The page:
This camera will suit those looking for a high quality compact system camera that is simple to operate, but will be less suited to experienced photographers who may require more customisation and direct control.
Slim and compact design
Full HD video recording
Simple control layout will suit beginners
16:9 LCD is great for recording video
Reflective LCD screen
16:9 LCD aspect ratio wastes a lot of space when taking stills
No finger grip
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Designed for the casual snapper who doesn't want to compromise on image quality, the Olympus PEN Mini E-PM1 is similarly specified to contemporary Olympus PEN models, but with an emphasis on ease of use and simplicity of design.
Compact system cameras (CSC) like this have exploded in popularity in the last year or so, due to their promise of high quality images and the flexibility of interchangeable lenses without the bulk of a DSLR. The compact dimensions are possible because the reflex mirror used in a DSLR camera is absent, enabling the lenses to be placed much closer to the image sensor.
The design also enables a much larger image sensor to be used than would typically be found in compact cameras. Having a larger image sensor should result in less noise at higher sensitivities, because there's more surface area per pixel to capture light to form an image.
Priced at around £450 with the standard 14-42mm kit lens and available in a range of different colours, this PEN is the cheapest and most compact of three new additions to Olympus' range of compact system cameras, the other two being the PEN E-P3 and the PEN Lite E-PL3. Its rivals include the Panasonic GF3 and Sony NEX-C3.
The overall design of this camera differs to other cameras in the PEN line-up, since manual exposure overrides are largely tucked away into the menu system, providing a user experience particularly suited to pointing and shooting.
This doesn't mean manual overrides aren't possible, though, and a comprehensive range of creative exposure modes are provided.
At the heart of the Olympus PEN Mini E-PM1 lies a 12.3MP Live MOS sensor with a sensitivity range from ISO 200 to ISO 12800, which should be perfect for low-light conditions. A new image processing engine, introduced in all three recently released Olympus PEN cameras, promises to keep noise levels low, even at high sensitivity settings, as well as aiding processing speed and video quality.
The low weight of 265g with a battery and memory card installed, and a slim profile, should aid portability.
Olympus has devised a 35-point autofocus (AF) system that was the fastest to obtain focus among its peers, when tested in June 2011. AF certainly seems very snappy, and accurate enough for use with wide aperture lenses. One of the major benefits of a compact system camera is that the lens can be swapped over to suit the application. The Micro Four-Thirds system has one of the largest range of compatible lenses on offer of any compact system camera.
With ease of use being the main ethos behind the Olympus PEN Mini E-PM1's design, a reduced selection of buttons is provided, enabling access to the most commonly used functions, such as video recording, exposure compensation, flash, drive and focusing modes.
Everything else is tucked away into one of the simply laid-out menus. Common overrides can be easily accessed by pressing the OK button and other settings via the menu button. This design approach will certainly suit snap shooters well, who may rarely override the camera's automatic exposure, but may take a little getting used to if you're more at home with manual exposure control.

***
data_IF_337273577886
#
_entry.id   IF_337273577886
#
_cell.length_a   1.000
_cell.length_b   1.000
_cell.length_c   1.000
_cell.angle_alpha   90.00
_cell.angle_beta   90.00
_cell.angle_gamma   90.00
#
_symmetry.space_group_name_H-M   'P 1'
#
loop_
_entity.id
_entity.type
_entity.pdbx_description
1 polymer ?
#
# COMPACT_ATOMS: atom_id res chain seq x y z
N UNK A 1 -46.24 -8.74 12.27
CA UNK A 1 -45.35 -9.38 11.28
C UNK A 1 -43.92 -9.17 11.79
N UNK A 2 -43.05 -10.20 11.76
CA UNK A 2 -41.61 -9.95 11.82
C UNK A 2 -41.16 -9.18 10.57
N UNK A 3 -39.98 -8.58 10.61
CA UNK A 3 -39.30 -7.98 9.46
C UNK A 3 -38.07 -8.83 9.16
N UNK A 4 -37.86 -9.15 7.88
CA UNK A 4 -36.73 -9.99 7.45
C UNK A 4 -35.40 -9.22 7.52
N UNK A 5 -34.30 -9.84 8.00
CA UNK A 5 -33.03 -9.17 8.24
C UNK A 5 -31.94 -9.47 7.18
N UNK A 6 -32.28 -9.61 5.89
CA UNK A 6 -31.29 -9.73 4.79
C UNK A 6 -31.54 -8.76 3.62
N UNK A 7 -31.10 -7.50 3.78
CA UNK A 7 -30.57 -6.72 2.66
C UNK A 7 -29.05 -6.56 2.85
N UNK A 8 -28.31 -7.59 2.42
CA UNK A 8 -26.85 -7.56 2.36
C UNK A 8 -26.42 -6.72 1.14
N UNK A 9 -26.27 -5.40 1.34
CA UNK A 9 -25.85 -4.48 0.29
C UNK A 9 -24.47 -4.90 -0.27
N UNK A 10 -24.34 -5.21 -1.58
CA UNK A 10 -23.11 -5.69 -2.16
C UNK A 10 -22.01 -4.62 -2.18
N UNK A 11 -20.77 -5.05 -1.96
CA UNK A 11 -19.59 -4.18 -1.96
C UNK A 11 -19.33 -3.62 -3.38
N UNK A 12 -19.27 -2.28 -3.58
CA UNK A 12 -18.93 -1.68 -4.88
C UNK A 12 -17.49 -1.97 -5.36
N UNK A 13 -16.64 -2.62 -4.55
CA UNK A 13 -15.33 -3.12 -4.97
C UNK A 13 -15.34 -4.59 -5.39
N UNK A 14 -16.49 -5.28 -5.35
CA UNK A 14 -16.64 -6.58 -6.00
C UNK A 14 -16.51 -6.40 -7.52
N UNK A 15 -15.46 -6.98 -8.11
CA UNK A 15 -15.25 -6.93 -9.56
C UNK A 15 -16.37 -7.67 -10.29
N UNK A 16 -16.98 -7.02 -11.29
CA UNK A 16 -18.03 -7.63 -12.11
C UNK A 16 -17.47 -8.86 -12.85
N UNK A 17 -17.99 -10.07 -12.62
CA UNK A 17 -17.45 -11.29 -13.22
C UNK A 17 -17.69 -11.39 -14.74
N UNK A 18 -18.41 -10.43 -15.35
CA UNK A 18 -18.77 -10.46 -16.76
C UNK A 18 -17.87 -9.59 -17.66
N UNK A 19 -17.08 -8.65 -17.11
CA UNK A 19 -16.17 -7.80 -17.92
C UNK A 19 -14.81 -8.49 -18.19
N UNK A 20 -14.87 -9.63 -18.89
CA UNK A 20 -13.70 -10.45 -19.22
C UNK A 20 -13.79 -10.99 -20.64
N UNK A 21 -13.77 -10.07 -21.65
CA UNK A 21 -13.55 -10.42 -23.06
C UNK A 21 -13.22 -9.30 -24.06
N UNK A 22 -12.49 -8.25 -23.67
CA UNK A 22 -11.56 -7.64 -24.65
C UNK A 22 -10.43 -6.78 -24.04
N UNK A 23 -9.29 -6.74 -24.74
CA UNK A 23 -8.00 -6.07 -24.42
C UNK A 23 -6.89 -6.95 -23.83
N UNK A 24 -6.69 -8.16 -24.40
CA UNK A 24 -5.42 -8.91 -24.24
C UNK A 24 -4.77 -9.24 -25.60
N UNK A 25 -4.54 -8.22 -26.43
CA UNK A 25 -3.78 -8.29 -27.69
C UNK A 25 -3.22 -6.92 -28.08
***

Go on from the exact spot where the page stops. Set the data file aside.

A live guide feature has also been included, which explains each function in the menu as it is selected.
A 3-inch LCD screen with a resolution of 460,000 dots provides the view for composing images and videos. The screen has an aspect ratio of 16:9, which is great for recording wide-screen videos, but not so great for taking images in the standard 4:3 aspect ratio. Much of the screen is wasted and black bars fill either side of the screen.
A highly reflective acrylic cover protects the screen. Unfortunately because it's so reflective, it also makes the screen difficult to see clearly in bright conditions. Since the electronic viewfinder is optional, this could be a major issue for some. The screen is incredibly difficult to see with the sun behind you, and guesswork may even become the last resort when composing shots when the screen can't be shaded easily.
Under more favourable conditions the screen is bright and clear and the menus easy to navigate, with pleasing animated flourishes as you select various items.
A decent selection of scene program modes and custom art effect filters are provided, which offer a one-touch fix for more creative-looking effects.
The art filter menu includes effects to reproduce various popular looks, including Soft Focus, Pop Art, Grainy Monochrome Film, Pin Hole Camera, Dramatic Tone and a Diorama effect, which reproduces the shallow depth of field effect of a tilt-shift lens. The effects applied are of good quality and can be used to quickly enhance your images.
Image stabilisation is provided via a sensor-shift mechanism, which means all Micro Four-Thirds-compatible lenses will benefit from the effects of stabilisation. This should help with photographing in low-light conditions.
Full 1080p HD video recording is possible in the popular AVCHD format for clips lasting up to 29 minutes. Footage can also be recorded at lower resolutions in Motion JPEG format, although clips are limited to seven minutes for this recording standard.
Video footage is very smooth and detailed, and can be played on an HD TV directly from the camera via the supplied HDMI connection. Olympus provides an optional EMA-1 external microphone adapter to enable a mic to be attached via the AP2 port below the hotshoe. This port also accepts the optional electronic viewfinder and the supplied external flash.